The C++ Secret to Making Mutexes Work Share your comment!

In my previous blog, we talked about the pitfalls of trying to coordinate threads in parallel programming  and relying on mutexes. When not properly handled, this can result in performance bottlenecks that are no better (or even worse) than serial algorithms. Nevertheless, you may well need to make use of mutexes. If you do, Threading Building Blocks includes some very nice mutex template classes to help you out.

In the reference guide for Threading Building Blocks at the start of the Mutexes section, you’ll see a mention that the mutexes enforce the “scoped locking pattern.” The reference explains the benefits, but doesn’t actually define what it is. Essentially, it’s this: if you acquire a lock in a certain part of your code, and the variable holding that lock goes out of scope, the lock will be released.

For example, if you have a function that uses a lock, and the function ends, the lock is released automatically. This means you don’t have to worry about explicitly releasing it. (However, from a purist computer science standpoint, that could encourage sloppy programming. But we live in a world of programming languages such as Java and C# that support garbage collection and automatic deletion of objects, so perhaps this isn’t a bad thing either.)

In addition to getting released when a lock goes out of scope, if an exception is thrown in the middle of the critical code, the lock will also be released automatically. This is good, as it allows the exception handle to run for the thread, and simultaneously let other threads continue running, including accessing the critical section. And that means the program can continue running without freezing up. The exception code can gracefully handle the error, while the system continues running without simply freezing and then crashing. (And if you’re the engineer supporting the software, that means you get to continue sleeping that night and can deal with it in the morning!)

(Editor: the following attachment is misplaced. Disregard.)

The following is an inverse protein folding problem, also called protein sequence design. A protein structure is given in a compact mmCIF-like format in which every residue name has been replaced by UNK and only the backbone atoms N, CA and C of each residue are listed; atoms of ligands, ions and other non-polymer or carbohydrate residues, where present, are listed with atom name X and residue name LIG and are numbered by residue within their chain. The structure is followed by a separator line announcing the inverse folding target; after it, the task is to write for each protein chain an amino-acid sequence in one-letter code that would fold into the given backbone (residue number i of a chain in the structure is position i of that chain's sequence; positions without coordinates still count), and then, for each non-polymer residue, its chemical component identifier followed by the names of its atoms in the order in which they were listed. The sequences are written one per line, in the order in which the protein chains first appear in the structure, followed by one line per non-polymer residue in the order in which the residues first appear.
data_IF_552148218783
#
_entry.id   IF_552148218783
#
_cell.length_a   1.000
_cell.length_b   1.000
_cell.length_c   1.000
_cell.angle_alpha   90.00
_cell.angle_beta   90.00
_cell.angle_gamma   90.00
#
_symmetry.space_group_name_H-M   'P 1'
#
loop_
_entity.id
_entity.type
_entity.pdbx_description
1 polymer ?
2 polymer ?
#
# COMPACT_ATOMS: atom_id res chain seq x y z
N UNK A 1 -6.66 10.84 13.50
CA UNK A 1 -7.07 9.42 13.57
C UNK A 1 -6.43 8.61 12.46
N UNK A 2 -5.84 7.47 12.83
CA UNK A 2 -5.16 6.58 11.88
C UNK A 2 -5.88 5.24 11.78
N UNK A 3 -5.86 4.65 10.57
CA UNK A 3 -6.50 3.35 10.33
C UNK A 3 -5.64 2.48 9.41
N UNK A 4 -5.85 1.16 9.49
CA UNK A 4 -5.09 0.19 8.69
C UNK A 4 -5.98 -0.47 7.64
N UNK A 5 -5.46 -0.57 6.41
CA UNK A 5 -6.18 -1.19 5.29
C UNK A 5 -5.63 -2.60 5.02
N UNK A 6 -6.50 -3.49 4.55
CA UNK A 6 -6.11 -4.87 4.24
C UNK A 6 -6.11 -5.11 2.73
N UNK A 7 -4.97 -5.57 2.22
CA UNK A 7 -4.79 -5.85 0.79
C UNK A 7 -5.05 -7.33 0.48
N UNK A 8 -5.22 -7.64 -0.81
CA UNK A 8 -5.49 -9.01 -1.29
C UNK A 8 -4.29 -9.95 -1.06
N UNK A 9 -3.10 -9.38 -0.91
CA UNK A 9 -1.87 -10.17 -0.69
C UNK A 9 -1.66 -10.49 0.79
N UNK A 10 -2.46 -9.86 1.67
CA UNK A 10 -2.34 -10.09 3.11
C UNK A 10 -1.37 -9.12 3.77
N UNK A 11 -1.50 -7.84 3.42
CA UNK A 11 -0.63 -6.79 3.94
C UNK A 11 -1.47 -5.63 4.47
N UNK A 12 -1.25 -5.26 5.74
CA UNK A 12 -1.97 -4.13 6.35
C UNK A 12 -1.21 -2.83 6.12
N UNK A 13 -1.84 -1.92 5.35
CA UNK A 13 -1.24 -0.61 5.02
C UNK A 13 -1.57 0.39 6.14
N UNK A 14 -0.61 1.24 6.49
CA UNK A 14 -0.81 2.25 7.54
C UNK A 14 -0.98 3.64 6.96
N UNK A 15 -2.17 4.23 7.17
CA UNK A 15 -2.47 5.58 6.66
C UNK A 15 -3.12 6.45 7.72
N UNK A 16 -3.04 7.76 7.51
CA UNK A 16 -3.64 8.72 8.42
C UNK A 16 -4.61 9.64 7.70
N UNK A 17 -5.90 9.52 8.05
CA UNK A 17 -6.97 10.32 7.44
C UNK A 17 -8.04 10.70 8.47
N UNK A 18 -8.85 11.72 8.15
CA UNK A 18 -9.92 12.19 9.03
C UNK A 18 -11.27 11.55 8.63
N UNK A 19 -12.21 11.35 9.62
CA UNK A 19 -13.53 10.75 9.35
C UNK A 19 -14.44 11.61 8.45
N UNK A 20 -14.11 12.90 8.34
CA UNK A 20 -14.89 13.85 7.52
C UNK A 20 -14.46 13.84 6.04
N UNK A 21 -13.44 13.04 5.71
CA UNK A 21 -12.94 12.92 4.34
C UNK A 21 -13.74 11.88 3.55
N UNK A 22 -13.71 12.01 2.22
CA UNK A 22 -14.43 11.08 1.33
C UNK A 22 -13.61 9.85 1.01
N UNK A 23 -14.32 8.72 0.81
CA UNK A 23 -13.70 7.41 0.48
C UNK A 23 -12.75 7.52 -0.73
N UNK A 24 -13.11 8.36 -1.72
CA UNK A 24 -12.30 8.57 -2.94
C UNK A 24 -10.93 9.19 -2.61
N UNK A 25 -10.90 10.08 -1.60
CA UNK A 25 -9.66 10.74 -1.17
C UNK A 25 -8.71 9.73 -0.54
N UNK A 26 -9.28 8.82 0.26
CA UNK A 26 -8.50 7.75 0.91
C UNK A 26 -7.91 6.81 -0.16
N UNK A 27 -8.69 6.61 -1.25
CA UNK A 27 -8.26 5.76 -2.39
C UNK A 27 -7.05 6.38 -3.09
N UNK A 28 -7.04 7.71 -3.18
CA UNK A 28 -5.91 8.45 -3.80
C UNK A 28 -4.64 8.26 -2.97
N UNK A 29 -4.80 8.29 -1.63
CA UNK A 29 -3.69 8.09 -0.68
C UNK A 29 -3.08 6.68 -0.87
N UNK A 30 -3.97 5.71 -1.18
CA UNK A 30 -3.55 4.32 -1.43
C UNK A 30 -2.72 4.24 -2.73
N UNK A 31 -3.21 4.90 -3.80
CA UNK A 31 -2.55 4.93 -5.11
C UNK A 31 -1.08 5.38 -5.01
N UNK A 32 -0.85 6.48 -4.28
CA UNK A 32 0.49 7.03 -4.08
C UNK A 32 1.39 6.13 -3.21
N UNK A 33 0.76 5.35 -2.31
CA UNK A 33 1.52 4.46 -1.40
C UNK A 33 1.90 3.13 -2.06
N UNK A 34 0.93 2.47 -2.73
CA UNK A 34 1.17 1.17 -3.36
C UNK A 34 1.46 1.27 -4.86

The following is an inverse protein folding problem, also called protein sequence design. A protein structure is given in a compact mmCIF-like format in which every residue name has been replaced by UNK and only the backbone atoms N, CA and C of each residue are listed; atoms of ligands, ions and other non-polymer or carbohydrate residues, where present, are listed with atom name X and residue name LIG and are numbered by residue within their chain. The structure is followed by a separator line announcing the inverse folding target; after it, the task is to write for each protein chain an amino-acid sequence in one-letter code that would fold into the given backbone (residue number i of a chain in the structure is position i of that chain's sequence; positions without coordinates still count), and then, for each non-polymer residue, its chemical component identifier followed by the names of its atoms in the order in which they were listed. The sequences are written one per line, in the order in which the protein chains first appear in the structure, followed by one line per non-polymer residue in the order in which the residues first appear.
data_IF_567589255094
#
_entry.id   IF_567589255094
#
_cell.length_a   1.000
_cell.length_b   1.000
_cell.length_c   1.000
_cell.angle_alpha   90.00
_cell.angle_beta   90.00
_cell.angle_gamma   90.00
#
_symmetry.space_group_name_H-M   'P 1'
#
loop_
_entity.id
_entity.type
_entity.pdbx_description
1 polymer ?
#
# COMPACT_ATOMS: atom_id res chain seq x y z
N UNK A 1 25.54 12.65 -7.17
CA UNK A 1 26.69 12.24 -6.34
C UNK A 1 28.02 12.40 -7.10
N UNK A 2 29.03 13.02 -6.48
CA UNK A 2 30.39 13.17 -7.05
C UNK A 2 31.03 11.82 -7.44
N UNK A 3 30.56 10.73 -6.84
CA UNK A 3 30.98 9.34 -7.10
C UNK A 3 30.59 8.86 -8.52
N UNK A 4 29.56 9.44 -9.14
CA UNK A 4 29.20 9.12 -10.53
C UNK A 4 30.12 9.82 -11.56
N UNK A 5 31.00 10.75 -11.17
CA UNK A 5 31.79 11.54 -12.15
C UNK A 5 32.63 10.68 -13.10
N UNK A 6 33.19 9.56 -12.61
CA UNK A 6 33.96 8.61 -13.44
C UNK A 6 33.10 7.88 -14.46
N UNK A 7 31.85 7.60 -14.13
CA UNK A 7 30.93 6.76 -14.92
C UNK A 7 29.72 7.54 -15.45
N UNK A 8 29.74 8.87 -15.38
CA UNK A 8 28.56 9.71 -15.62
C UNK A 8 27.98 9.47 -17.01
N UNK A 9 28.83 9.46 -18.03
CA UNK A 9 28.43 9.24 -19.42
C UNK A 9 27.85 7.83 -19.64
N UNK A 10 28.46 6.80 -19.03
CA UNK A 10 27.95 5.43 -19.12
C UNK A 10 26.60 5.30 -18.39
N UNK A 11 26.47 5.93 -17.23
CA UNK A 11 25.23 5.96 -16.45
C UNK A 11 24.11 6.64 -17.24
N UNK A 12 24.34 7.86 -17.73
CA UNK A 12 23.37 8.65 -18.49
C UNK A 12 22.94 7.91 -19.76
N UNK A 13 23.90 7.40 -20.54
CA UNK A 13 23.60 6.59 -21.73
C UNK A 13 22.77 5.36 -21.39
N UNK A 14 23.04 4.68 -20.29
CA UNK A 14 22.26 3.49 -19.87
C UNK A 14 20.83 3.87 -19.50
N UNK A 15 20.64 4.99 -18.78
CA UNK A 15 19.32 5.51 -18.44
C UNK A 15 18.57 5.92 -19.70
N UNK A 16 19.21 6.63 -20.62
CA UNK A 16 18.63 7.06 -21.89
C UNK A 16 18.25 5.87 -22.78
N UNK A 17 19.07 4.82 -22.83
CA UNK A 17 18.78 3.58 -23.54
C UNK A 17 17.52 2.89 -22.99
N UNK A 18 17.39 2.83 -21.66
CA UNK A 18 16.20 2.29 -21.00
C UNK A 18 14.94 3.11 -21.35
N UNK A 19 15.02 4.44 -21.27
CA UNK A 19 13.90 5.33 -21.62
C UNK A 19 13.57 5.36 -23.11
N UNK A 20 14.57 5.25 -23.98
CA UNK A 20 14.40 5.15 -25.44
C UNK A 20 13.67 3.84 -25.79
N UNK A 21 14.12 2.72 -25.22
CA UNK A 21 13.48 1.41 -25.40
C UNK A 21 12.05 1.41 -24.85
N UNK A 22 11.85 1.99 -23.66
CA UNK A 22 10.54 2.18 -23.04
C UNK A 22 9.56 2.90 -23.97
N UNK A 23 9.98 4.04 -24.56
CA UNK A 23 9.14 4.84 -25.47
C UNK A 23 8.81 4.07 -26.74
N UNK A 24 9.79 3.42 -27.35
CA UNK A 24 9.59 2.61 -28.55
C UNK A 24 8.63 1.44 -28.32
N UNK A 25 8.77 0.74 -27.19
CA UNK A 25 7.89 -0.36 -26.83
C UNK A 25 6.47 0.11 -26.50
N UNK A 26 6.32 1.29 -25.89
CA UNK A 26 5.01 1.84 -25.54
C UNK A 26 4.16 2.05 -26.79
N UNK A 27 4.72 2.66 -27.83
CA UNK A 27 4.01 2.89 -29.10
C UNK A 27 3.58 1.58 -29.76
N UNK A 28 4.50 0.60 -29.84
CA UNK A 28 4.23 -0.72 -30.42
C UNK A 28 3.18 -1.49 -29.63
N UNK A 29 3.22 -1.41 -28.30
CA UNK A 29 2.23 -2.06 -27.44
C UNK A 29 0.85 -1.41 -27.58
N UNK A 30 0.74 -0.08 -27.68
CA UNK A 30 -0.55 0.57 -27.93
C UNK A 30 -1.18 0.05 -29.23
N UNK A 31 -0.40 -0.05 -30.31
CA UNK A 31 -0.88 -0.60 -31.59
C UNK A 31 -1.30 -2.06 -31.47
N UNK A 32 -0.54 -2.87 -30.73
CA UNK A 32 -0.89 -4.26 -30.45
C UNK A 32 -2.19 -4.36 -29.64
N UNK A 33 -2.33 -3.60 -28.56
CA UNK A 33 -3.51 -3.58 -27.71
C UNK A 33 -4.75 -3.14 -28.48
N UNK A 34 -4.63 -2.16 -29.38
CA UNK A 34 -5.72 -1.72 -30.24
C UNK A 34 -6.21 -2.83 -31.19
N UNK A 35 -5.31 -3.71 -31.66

Using C++ Scoping Features

The general idea with a scoped lock is to make use of the scoping features built right into C++ , whereby an object gets created when the code is called. The object’s destructor gets called when the scope ends, such as through a return statement or through a loop exiting. And the usual way in C++ to allow for this to happen automatically is by creating the variable on the stack rather than in the heap.

If you’re not accustomed to C++ and work in other modern languages, here’s a quick explanation of that concept. In C-based languages, when a function is called, the local variables in the function are stored in the part of memory that the processor’s stack points to. The stack gets the return address of the calling function, and the stack gets the local variables. When the function is completed, the assembly code created by the C++ compiler includes code that pops the data off the stack—the data that was used for the local variables. Then, one more value is popped off the stack, which is the location in memory of the code that called the function. That value is pushed into the instruction pointer, allowing the code to resume where it left off. The space where the variables are held is in the stack, and are called stack variables or variables “stored on the stack.” In C++, if any of those variables are instances of classes, the compiled assembly code will automatically call the destructors for those objects. And right there is how C++ can easily implement the automatic release of the lock.

The Heap Option

The alternative place to store variables is in the heap, an area of memory allocated for the program and any function can store variables in there. In C++, you create objects in the heap through the new operator. And the assumption is that because you created an object in the heap, you want it to remain  after the function ends, so the destructor isn’t called automatically. But remember: You will probably be saving a pointer to the object in a local stack variable. That pointer will get deleted, but not the object it points to, unless you explicitly call delete.

That’s the general premise behind how mutexes automatically clean up themselves. Mutexes are stored on the stack, and when the scope ends, the objects representing them are automatically deleted.

With that, we can now explore how to use mutexes. We’ll take that up next time.

Meanwhile, feel free to ask any questions in the comments about this mechanism for automatically cleaning up objects. 

Posted on February 14, 2013 by Jeff Cogswell, Geeknet Contributing Editor